India: a land of gifts and burden

“Agriculture is the most healthful, most useful and most noble employment of man,” as George Washington once said. Yet these words of wisdom have not percolated through the complex web of policies, debts and diminishing land that characterize the Indian Agricultural System today. The statistics hit hard: over a quarter million Indian farmers have committed suicide over the last 21 years.

India is primarily an agrarian economy – with 70% of the population living in rural areas and 60% of its workforce engaged in agriculture. While two-thirds of India’s 1.3 billion population depends on agriculture and farming for their livelihood, the sector only accounts for 14 percent of the country’s entire GDP.1 The “how’s” and “why’s” of this contradictory situation should be of interest to all of us, not least Slow Food.

Let’s back up a little bit and talk about the agricultural set up in India.

A large, unstructured agrarian economy, Indian farmers depend on loans (from money lenders, the government) for seeds, pesticides and various other inputs for their produce. Interest rates on these loans are usually high and more often than not, the earnings from produce do not exceed the cost of cultivation – leaving many farmers in debt. The other problem faced by a large population dependent on agricultural produce is availability of land; and there has been much debate over the country’s land acquisition laws in recent times.

Since 1951, the per capita availability of land has declined by 70%, from 0.5 hectares to 0.15 hectares in 2011, and is likely to decline further, according to many sources.2 It becomes difficult to use certain kinds of machinery on small farms and most farm owners are trapped in a debt cycle wherein they cannot afford the appropriate machinery for their small farms which affects the quality of their produce, pushes prices down, and increases debt.

Farmers also have to rely on middlemen at ‘mandis’ (fruit & vegetable markets) to sell their produce, who take hefty commissions – further impoverishing the farmers. At the same time, given the poor infrastructure, road conditions and bad weather in India – transit times are long, often leading fruit and vegetables to perish before they reach the market.

The government too, has a role to play in the current plight of farmers in India. The Minimum Support Price is often not met and the crash in prices, coupled with demonetization—a move made by the government in November 2016 that nullified 86% of India’s currency—left farmers stripped of cash. Governments buy agricultural produce from farmers, which are then sold through a public distribution system. However, farmers complain that the process takes over a month and receipt of payments even longer. These are just some of the ripple effects of demonetization that are still being felt among the rural population.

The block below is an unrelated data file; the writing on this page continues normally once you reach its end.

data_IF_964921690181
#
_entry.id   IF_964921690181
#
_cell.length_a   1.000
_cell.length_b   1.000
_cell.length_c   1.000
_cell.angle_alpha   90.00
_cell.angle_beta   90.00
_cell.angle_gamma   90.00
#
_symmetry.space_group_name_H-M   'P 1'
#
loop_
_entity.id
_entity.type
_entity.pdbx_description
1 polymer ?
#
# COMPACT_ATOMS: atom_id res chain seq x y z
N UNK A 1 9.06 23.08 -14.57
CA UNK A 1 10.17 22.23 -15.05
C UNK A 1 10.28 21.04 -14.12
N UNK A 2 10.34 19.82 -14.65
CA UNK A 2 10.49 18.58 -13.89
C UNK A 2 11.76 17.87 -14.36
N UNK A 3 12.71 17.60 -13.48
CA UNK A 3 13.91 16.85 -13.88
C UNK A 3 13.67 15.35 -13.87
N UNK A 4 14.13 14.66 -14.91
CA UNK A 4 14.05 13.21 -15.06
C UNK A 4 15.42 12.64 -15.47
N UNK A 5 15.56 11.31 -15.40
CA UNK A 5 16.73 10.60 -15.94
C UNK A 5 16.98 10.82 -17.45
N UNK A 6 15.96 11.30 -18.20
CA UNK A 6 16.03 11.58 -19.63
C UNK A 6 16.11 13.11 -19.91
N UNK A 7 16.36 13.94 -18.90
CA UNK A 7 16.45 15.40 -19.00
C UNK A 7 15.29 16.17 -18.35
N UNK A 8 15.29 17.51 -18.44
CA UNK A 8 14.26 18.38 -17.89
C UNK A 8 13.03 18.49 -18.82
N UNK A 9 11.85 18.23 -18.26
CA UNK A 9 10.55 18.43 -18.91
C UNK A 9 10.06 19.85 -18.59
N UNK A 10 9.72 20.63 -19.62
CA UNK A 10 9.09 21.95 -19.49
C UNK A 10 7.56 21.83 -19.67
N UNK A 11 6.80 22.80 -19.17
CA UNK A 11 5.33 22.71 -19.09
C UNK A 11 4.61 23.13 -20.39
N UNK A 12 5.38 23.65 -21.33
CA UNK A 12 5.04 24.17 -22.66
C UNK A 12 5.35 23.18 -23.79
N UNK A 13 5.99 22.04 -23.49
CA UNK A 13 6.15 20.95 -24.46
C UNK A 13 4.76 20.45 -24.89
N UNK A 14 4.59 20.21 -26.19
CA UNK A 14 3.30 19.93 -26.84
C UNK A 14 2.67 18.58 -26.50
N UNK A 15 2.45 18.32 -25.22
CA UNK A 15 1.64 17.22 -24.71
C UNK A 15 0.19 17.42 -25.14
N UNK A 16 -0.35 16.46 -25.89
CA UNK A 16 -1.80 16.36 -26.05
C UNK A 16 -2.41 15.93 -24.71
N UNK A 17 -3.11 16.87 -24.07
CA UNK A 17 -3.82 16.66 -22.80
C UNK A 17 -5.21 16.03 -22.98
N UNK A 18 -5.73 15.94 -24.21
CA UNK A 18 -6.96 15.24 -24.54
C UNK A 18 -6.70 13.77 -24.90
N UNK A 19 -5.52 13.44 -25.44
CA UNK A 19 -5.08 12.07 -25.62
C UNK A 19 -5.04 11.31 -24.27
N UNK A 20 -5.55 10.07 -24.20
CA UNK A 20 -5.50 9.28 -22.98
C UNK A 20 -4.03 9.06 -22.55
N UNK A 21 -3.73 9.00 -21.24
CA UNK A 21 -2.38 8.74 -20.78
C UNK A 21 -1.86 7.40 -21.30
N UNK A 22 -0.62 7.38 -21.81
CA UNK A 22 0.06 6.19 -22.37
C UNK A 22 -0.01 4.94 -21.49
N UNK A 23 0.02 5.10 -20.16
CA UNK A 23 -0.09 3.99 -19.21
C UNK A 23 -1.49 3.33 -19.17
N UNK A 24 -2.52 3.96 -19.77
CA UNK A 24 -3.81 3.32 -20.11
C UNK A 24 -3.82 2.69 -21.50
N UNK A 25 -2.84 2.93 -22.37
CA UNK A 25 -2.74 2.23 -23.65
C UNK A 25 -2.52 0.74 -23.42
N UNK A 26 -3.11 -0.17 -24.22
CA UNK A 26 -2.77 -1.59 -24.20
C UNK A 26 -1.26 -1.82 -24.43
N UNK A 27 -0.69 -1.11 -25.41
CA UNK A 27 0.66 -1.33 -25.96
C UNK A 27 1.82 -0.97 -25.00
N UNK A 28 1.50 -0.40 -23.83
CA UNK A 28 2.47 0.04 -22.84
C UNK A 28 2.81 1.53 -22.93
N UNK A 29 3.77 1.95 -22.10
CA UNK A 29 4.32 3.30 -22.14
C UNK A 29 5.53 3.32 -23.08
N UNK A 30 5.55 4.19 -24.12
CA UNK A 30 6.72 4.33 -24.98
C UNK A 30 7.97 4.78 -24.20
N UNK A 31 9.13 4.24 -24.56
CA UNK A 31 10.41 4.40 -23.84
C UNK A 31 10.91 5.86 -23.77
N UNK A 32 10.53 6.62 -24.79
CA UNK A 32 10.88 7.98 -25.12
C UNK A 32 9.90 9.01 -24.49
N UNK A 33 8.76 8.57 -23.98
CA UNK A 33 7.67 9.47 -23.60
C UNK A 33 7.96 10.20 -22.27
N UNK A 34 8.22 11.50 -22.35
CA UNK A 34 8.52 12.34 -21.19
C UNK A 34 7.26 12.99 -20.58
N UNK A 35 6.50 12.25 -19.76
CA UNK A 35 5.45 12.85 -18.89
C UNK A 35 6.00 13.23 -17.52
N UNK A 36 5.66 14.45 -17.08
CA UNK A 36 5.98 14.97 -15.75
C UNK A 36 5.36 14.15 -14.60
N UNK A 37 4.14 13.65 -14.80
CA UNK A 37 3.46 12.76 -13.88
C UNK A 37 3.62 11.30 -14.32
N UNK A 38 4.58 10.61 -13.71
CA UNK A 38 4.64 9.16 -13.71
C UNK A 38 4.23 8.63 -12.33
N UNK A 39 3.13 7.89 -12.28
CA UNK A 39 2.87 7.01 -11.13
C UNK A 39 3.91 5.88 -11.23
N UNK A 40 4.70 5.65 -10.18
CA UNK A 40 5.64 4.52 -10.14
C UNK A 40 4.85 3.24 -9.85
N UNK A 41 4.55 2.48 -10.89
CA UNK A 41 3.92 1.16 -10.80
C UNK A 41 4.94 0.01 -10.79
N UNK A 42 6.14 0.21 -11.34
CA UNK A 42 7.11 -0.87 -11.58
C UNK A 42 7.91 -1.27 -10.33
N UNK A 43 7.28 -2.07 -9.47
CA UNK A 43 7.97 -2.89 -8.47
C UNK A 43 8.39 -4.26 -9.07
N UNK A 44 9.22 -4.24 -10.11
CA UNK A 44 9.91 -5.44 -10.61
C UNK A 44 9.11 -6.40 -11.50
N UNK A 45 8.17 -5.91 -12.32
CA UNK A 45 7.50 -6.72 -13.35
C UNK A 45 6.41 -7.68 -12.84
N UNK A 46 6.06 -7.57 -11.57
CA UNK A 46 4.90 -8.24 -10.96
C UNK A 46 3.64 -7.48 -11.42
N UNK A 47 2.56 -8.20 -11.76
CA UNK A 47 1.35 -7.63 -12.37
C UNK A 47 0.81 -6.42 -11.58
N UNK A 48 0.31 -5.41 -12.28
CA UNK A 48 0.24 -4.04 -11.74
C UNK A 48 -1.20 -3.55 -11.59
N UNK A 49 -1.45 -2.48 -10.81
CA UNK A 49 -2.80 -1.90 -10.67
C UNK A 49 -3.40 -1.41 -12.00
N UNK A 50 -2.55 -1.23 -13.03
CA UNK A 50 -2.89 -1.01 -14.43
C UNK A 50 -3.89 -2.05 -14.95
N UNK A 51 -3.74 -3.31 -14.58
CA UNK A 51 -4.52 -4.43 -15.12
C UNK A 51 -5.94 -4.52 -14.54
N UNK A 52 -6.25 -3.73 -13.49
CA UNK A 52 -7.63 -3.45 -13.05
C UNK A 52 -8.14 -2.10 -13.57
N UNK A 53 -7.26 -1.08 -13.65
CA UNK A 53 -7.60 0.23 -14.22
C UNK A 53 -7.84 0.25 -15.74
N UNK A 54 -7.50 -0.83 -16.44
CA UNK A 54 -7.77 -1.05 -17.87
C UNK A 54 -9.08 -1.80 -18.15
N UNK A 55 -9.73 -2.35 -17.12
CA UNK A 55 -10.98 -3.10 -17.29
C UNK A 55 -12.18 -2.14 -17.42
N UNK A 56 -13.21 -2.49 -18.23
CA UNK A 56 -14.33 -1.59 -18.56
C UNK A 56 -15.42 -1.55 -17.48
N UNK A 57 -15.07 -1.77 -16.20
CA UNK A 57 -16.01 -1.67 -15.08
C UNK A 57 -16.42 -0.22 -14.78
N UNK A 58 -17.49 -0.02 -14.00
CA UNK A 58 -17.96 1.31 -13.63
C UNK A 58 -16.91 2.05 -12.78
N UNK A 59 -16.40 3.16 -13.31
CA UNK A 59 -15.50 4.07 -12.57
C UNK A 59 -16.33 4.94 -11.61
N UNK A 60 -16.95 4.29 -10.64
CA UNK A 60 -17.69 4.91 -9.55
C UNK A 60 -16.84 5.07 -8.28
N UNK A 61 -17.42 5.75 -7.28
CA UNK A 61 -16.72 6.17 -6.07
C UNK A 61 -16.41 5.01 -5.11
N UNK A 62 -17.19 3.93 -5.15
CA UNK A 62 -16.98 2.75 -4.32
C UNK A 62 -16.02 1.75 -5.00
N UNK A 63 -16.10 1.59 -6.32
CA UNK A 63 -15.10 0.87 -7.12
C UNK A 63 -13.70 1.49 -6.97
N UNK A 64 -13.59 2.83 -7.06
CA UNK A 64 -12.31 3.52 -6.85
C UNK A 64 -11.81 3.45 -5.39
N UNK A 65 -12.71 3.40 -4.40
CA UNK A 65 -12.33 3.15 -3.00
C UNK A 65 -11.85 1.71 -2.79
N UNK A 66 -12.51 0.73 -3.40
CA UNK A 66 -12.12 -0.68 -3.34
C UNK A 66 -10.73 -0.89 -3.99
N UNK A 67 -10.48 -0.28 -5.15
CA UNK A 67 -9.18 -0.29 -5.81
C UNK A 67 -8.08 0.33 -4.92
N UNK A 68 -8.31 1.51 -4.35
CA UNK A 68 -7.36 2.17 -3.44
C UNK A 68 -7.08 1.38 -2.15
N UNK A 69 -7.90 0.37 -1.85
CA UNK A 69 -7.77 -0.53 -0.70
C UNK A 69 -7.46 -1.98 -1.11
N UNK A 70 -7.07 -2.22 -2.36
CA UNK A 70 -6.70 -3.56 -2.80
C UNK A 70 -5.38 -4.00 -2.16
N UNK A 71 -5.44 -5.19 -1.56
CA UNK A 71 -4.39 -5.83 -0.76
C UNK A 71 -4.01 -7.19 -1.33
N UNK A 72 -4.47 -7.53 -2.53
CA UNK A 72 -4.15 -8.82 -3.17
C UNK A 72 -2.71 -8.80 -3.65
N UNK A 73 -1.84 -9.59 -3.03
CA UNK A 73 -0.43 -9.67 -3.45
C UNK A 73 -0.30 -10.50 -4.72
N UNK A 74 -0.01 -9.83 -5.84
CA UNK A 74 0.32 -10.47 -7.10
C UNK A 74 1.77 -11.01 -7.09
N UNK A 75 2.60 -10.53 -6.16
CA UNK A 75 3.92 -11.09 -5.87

Usually, by June, farmers hope to have prepared their fields for the monsoons but the lack of cash has left many helpless, with barely any money to sow. In this situation, farmers often turn for loans – thus further perpetuating and consolidating the vicious debt cycle which leads to farmer suicides.

Photo: Hindustan Times

The last and most pressing concern for Indian agriculture is changing weather patterns as a result of climate change. The irrigation sector in India is afflicted by corruption and red tape, resulting in a number of unfinished projects and poor irrigation systems – leaving a lot of farmers largely dependent on rainfall for their produce. Extreme and unpredictable weather events such as major droughts and, on the opposite side of the coin, heavy floods, are enormously damaging to the harvest.

As a result of these various issues plaguing the sector, frustrated farmers recently took to protests and strikes in parts of India—particularly in Maharashtra and Madhya Pradesh—demanding loan waivers and better prices for their produce. The strikes caused a scarcity of fresh fruits and vegetables in markets across the state of Maharashtra, resulting in sky-high prices for basic necessities like onions & tomatoes—which became unaffordable for the middle class population.

The protests turned violent when five farmers in Madhya Pradesh were shot dead by police3 – an incident that sets an ugly precedent and which Slow Food condemns in the strongest terms.

As of June 11, 2017, the Maharashtra government has agreed to waive up to $4.75 billion in loans held by farmers4, but will that be enough to end this recurring crisis? The Indian Agricultural Crisis has deeply-rooted causes: faulty policies, poor infrastructure facilities and most importantly, a lack of respect for the work of farmers.

In India, the majority of food that is brought to the table has its origins in the beautiful farmland in Madhya Pradesh, Maharashtra, Punjab, Kerala or Telangana; as a result of the farmers’ tireless efforts under the beaming sun. The question we need to pose is: where will our food come from if these farmers slowly cease to exist?

Sources:

1: Al Jazeera

2: Business Standard

3: BBC

4: Reuters India

Photos: Indian Express, Hindustan Times

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